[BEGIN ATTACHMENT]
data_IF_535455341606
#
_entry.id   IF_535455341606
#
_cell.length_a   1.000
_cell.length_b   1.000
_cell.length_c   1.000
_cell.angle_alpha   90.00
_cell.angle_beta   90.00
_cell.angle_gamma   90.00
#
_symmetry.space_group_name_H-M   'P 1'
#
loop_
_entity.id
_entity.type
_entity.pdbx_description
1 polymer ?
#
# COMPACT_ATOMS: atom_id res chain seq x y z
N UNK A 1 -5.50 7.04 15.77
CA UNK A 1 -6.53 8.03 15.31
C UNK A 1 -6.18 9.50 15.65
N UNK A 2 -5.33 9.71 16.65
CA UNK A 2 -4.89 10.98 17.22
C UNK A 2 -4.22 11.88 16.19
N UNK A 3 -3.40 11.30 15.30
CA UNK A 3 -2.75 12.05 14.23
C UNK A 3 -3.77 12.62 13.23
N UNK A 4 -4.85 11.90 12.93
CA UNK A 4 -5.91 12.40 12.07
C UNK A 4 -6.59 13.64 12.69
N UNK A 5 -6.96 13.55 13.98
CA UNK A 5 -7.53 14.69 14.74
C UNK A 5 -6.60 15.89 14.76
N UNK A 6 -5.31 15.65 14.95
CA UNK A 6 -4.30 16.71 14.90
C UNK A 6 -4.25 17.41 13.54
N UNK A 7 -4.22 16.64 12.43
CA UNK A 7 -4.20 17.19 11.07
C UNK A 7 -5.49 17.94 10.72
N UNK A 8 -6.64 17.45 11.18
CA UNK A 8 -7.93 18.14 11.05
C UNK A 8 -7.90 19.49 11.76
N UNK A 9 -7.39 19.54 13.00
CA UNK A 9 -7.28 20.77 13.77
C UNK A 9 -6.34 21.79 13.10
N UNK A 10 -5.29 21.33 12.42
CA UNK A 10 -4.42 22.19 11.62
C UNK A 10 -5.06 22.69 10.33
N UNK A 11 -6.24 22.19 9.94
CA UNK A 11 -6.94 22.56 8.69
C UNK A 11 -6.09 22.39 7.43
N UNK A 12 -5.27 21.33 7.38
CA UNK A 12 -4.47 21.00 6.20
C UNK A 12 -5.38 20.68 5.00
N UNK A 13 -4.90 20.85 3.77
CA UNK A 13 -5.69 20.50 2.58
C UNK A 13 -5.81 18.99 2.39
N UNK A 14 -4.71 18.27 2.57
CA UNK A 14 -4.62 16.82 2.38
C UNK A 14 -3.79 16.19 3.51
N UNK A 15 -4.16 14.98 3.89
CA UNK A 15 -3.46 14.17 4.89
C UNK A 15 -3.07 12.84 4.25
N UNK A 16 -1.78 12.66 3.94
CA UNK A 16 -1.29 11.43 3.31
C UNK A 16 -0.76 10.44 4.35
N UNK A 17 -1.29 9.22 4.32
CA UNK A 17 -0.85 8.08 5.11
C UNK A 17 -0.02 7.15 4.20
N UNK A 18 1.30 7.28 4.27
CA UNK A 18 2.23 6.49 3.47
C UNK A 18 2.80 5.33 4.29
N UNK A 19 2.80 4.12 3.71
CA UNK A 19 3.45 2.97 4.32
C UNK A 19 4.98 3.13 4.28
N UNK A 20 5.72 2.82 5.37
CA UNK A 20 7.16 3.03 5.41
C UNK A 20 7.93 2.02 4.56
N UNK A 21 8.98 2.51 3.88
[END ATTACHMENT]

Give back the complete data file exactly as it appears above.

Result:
data_IF_535455341606
#
_entry.id   IF_535455341606
#
_cell.length_a   1.000
_cell.length_b   1.000
_cell.length_c   1.000
_cell.angle_alpha   90.00
_cell.angle_beta   90.00
_cell.angle_gamma   90.00
#
_symmetry.space_group_name_H-M   'P 1'
#
loop_
_entity.id
_entity.type
_entity.pdbx_description
1 polymer ?
#
# COMPACT_ATOMS: atom_id res chain seq x y z
N UNK A 1 -5.50 7.04 15.77
CA UNK A 1 -6.53 8.03 15.31
C UNK A 1 -6.18 9.50 15.65
N UNK A 2 -5.33 9.71 16.65
CA UNK A 2 -4.89 10.98 17.22
C UNK A 2 -4.22 11.88 16.19
N UNK A 3 -3.40 11.30 15.30
CA UNK A 3 -2.75 12.05 14.23
C UNK A 3 -3.77 12.62 13.23
N UNK A 4 -4.85 11.90 12.93
CA UNK A 4 -5.91 12.40 12.07
C UNK A 4 -6.59 13.64 12.69
N UNK A 5 -6.96 13.55 13.98
CA UNK A 5 -7.53 14.69 14.74
C UNK A 5 -6.60 15.89 14.76
N UNK A 6 -5.31 15.65 14.95
CA UNK A 6 -4.30 16.71 14.90
C UNK A 6 -4.25 17.41 13.54
N UNK A 7 -4.22 16.64 12.43
CA UNK A 7 -4.20 17.19 11.07
C UNK A 7 -5.49 17.94 10.72
N UNK A 8 -6.64 17.45 11.18
CA UNK A 8 -7.93 18.14 11.05
C UNK A 8 -7.90 19.49 11.76
N UNK A 9 -7.39 19.54 13.00
CA UNK A 9 -7.28 20.77 13.77
C UNK A 9 -6.34 21.79 13.10
N UNK A 10 -5.29 21.33 12.42
CA UNK A 10 -4.42 22.19 11.62
C UNK A 10 -5.06 22.69 10.33
N UNK A 11 -6.24 22.19 9.94
CA UNK A 11 -6.94 22.56 8.69
C UNK A 11 -6.09 22.39 7.43
N UNK A 12 -5.27 21.33 7.38
CA UNK A 12 -4.47 21.00 6.20
C UNK A 12 -5.38 20.68 5.00
N UNK A 13 -4.90 20.85 3.77
CA UNK A 13 -5.69 20.50 2.58
C UNK A 13 -5.81 18.99 2.39
N UNK A 14 -4.71 18.27 2.57
CA UNK A 14 -4.62 16.82 2.38
C UNK A 14 -3.79 16.19 3.51
N UNK A 15 -4.16 14.98 3.89
CA UNK A 15 -3.46 14.17 4.89
C UNK A 15 -3.07 12.84 4.25
N UNK A 16 -1.78 12.66 3.94
CA UNK A 16 -1.29 11.43 3.31
C UNK A 16 -0.76 10.44 4.35
N UNK A 17 -1.29 9.22 4.32
CA UNK A 17 -0.85 8.08 5.11
C UNK A 17 -0.02 7.15 4.20
N UNK A 18 1.30 7.28 4.27
CA UNK A 18 2.23 6.49 3.47
C UNK A 18 2.80 5.33 4.29
N UNK A 19 2.80 4.12 3.71
CA UNK A 19 3.45 2.97 4.32
C UNK A 19 4.98 3.13 4.28
N UNK A 20 5.72 2.82 5.37
CA UNK A 20 7.16 3.03 5.41
C UNK A 20 7.93 2.02 4.56
N UNK A 21 8.98 2.51 3.88